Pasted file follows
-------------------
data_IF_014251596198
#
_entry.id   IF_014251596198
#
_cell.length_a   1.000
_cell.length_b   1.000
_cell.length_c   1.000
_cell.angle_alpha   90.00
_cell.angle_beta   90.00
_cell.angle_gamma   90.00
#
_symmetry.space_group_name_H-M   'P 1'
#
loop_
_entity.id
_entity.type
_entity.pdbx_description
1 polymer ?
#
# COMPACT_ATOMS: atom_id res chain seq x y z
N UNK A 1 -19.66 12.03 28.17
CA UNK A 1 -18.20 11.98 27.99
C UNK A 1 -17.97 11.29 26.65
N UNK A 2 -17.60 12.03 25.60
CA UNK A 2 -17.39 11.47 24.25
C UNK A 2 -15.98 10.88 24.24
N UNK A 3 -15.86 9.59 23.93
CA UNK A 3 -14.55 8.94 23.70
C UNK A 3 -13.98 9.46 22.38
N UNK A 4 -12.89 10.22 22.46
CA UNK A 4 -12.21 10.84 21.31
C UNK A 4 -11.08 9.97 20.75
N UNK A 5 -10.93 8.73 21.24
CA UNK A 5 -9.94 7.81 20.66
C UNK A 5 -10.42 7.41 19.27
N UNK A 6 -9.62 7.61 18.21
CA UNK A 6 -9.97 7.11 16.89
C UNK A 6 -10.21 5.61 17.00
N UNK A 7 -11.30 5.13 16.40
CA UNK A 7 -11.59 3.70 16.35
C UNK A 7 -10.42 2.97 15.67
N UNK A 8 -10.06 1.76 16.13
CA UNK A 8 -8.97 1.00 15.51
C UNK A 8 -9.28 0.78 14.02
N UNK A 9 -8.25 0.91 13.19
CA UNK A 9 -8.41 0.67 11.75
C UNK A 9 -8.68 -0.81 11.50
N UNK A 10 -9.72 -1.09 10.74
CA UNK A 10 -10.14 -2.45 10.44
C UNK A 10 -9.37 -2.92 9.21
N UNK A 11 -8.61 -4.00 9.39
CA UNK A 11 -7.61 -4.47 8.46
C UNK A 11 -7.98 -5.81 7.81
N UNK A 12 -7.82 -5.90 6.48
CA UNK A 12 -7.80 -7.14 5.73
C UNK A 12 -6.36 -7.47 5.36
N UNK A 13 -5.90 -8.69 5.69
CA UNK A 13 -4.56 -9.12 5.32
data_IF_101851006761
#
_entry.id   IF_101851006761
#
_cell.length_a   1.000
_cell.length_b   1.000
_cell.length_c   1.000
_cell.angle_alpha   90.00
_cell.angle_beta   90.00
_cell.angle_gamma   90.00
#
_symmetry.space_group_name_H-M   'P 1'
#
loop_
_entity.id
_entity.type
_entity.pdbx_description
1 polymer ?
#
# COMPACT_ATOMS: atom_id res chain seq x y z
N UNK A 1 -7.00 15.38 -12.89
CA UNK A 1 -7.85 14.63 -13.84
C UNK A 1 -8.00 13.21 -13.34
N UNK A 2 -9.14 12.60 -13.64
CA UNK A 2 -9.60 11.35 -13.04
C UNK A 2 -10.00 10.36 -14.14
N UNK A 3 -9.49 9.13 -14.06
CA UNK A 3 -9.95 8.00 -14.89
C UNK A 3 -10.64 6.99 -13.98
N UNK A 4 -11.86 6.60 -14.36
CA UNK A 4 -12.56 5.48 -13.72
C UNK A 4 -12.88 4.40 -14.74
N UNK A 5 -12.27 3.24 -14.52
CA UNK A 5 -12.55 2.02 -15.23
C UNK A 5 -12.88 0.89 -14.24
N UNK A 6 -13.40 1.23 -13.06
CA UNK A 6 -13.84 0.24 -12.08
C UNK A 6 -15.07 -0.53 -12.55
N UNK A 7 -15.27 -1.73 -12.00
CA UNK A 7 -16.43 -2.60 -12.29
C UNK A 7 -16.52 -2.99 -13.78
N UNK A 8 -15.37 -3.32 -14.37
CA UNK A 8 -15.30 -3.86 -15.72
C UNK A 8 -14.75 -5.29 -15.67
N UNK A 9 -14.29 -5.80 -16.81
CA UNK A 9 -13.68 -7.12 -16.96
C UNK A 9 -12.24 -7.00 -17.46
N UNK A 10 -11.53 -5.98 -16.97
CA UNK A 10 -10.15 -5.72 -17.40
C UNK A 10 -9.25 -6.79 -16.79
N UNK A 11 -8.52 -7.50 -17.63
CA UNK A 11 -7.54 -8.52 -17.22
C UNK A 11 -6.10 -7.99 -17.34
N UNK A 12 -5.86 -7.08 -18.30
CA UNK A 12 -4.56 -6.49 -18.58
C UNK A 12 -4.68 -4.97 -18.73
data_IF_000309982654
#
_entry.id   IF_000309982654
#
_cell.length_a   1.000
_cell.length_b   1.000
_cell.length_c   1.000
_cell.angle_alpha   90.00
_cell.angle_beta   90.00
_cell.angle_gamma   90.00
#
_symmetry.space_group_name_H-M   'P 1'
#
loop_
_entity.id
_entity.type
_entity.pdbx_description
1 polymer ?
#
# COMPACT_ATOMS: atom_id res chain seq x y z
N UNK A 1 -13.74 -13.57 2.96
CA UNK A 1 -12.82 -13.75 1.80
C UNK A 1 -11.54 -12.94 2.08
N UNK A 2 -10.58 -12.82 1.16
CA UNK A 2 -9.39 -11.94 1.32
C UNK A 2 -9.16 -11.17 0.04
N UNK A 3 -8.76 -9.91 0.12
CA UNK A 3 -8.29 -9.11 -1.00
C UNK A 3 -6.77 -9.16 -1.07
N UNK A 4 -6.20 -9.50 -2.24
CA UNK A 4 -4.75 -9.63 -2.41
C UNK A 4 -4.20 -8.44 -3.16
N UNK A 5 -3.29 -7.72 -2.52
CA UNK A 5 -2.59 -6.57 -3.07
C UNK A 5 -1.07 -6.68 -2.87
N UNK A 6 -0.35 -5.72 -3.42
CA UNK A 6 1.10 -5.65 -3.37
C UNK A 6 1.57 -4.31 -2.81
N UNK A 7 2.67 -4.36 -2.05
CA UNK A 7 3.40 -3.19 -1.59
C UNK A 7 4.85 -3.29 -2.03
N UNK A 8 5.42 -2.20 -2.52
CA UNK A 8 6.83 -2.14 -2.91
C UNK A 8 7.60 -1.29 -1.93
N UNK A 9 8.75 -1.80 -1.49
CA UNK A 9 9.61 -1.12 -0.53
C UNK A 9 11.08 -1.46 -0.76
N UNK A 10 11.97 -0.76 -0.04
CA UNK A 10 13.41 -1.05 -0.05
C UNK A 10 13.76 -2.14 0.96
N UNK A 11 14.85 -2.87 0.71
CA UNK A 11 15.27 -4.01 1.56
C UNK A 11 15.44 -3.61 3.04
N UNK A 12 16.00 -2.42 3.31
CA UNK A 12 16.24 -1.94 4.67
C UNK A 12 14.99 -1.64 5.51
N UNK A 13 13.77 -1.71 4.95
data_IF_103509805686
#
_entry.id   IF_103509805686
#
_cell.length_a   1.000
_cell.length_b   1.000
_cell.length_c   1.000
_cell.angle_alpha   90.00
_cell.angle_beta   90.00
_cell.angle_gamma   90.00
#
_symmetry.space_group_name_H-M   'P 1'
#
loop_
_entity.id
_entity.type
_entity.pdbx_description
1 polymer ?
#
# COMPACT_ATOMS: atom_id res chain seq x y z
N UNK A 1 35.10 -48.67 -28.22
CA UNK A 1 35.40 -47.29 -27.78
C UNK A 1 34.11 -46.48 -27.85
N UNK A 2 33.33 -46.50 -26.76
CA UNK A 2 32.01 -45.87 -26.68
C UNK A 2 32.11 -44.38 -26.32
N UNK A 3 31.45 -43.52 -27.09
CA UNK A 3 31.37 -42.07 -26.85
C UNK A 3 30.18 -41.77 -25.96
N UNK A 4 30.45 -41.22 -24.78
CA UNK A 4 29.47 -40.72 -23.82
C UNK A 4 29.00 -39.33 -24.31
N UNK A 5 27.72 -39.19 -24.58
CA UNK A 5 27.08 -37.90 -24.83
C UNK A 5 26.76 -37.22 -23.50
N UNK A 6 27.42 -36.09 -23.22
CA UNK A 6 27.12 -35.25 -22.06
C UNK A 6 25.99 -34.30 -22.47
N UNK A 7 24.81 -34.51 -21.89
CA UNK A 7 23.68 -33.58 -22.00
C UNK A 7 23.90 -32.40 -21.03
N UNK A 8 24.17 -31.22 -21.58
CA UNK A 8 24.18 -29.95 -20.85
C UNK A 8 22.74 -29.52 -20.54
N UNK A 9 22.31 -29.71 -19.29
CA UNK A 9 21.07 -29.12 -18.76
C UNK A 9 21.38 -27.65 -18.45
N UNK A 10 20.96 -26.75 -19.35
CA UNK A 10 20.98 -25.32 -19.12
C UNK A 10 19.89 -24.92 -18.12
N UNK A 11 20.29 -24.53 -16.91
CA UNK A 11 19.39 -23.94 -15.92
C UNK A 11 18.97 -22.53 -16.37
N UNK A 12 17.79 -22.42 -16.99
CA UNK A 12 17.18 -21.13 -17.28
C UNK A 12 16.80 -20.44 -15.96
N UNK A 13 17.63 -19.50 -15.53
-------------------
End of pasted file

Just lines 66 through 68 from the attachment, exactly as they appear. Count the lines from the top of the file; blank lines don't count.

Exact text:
_cell.angle_alpha   90.00
_cell.angle_beta   90.00
_cell.angle_gamma   90.00